This opinion will be unpublished and

may not be cited except as provided by

Minn. Stat. § 480A.08, subd. 3 (1998).




State of Minnesota,



Jennifer Lynn Van Leer,


Filed January 12, 1999


Willis, Judge

Dakota County District Court

File No. T59770403

Michael A. Hatch, Attorney General, 1400 NCL Tower, 445 Minnesota Street, St. Paul, MN 55101; and

Kevin W. Eide, City of Eagan, 1260 Yankee Doodle Road, Suite 200, Eagan, MN 55121 (for respondent)

Joseph A. Rymanowski, Jr., 4105 North Lexington Avenue, Suite 201, Arden Hills, MN 55126 (for appellant)

Considered and decided by Crippen, Presiding Judge, Willis, Judge, and Mulally, Judge.[*]



Appellant Jennifer Van Leer challenges the district court's determination that there was an articulable and reasonable suspicion to stop her car and to ask whether she had a driver's license after the officer's initial suspicion was dispelled. We affirm.


Shortly after midnight on August 30, 1997, Officer Kasat of the Eagan Police Department observed appellant make a legal U-turn and stop her car across the street from a house that police had investigated previously for curfew violations, loud parties, and underage drinking. Officer Kasat, who had been a police officer for more than 26 years, saw appellant through her car window for two or three seconds when she made the U-turn, and he suspected that she was in violation of Dakota County's curfew ordinance, which applies to persons under the age of 18.

Officer Kasat parked his patrol car behind appellant's car and approached her. Officer Kasat asked appellant for "some identification, a driver's license." Appellant did not produce a driver's license but rather gave the officer a state identification card, which showed she was not in violation of the curfew ordinance. But Officer Kasat then suspected appellant did not have a valid driver's license because she had not produced one when asked. Officer Kasat asked appellant "if she had a driver's license on her and she said no, she didn't." He ran a computer check from his patrol car that showed appellant's driver's license had been revoked. Officer Kasat cited appellant for driving after revocation.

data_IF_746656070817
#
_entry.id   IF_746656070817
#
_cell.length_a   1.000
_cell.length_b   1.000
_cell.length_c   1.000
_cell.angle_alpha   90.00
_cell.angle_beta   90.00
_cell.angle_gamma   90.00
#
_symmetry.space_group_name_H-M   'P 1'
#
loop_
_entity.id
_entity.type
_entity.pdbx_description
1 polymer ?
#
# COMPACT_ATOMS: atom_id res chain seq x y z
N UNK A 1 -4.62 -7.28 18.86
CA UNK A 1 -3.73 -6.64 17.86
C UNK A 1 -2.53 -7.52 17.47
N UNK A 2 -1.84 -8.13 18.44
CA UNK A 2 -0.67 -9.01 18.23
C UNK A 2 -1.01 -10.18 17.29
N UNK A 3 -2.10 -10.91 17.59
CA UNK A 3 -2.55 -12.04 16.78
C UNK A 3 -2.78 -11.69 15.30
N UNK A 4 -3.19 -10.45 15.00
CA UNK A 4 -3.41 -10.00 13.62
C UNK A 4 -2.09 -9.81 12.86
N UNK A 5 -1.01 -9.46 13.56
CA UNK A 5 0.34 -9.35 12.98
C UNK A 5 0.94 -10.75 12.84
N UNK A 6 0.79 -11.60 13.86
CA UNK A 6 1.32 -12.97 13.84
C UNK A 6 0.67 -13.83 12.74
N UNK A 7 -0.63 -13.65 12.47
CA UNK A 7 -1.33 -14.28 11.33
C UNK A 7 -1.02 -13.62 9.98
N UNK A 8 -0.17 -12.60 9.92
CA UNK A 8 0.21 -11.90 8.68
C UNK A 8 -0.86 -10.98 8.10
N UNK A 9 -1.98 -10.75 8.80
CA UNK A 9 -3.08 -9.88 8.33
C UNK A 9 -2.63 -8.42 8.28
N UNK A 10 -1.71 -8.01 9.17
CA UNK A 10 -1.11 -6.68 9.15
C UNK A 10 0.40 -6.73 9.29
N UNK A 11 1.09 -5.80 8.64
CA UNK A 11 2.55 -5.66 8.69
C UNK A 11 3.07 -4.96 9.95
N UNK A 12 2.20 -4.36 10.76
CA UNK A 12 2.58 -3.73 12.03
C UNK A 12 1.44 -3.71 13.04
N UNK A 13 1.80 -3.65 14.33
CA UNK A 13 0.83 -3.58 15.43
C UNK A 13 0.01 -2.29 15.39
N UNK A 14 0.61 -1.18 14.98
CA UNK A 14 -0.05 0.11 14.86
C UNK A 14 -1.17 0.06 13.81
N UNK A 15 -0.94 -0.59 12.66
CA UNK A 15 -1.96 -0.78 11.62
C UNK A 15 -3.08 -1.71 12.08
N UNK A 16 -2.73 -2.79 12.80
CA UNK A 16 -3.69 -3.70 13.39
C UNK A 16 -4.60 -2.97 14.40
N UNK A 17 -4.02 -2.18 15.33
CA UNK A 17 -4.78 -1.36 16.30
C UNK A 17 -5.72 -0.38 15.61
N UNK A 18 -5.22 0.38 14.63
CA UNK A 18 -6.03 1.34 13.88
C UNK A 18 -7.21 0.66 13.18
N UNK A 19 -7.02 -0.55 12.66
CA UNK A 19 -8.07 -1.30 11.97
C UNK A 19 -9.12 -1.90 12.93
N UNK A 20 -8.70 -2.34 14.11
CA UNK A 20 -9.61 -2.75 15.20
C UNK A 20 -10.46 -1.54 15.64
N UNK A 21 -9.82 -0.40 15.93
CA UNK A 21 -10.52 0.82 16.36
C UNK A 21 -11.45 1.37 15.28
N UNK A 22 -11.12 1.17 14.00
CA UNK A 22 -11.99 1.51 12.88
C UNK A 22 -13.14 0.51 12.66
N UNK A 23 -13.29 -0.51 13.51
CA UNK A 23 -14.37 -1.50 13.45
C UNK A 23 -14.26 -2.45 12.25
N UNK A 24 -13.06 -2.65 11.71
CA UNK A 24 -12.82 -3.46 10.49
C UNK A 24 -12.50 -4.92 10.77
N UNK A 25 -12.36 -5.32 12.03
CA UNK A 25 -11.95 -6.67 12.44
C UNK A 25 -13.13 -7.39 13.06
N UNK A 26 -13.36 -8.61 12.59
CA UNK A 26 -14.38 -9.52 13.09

Appellant moved to suppress the evidence that she was driving after a license revocation. At an omnibus hearing, the district court denied the motion. Appellant entered a guilty plea, and the court stayed imposition of the sentence. This appeal followed.


Because the facts here are not in dispute, this appeal from a motion to suppress evidence[1] is a question of law subject to de novo review. See State v. Paul, 548 N.W.2d 260, 264 (Minn. 1996) (stating standard of review).

I. Legality of Stop

Appellant argues that the initial stop of her vehicle was unconstitutional, claiming that the police officer did not have an articulable and reasonable suspicion of criminal activity. A "brief investigatory stop requires only reasonable suspicion of criminal activity." State v. Pike, 551 N.W.2d 919, 921 (Minn. 1996) (citing Terry v. Ohio, 392 U.S. 1, 21-22, 88 S. Ct. 1868, 1880 (1968)). To determine whether reasonable suspicion exists, the officer considers the totality of the circumstances and

must only show that the stop was not the product of mere whim, caprice or idle curiosity, but was based upon "specific and articulable facts which, taken together with rational inferences from those facts, reasonably warrant that intrusion."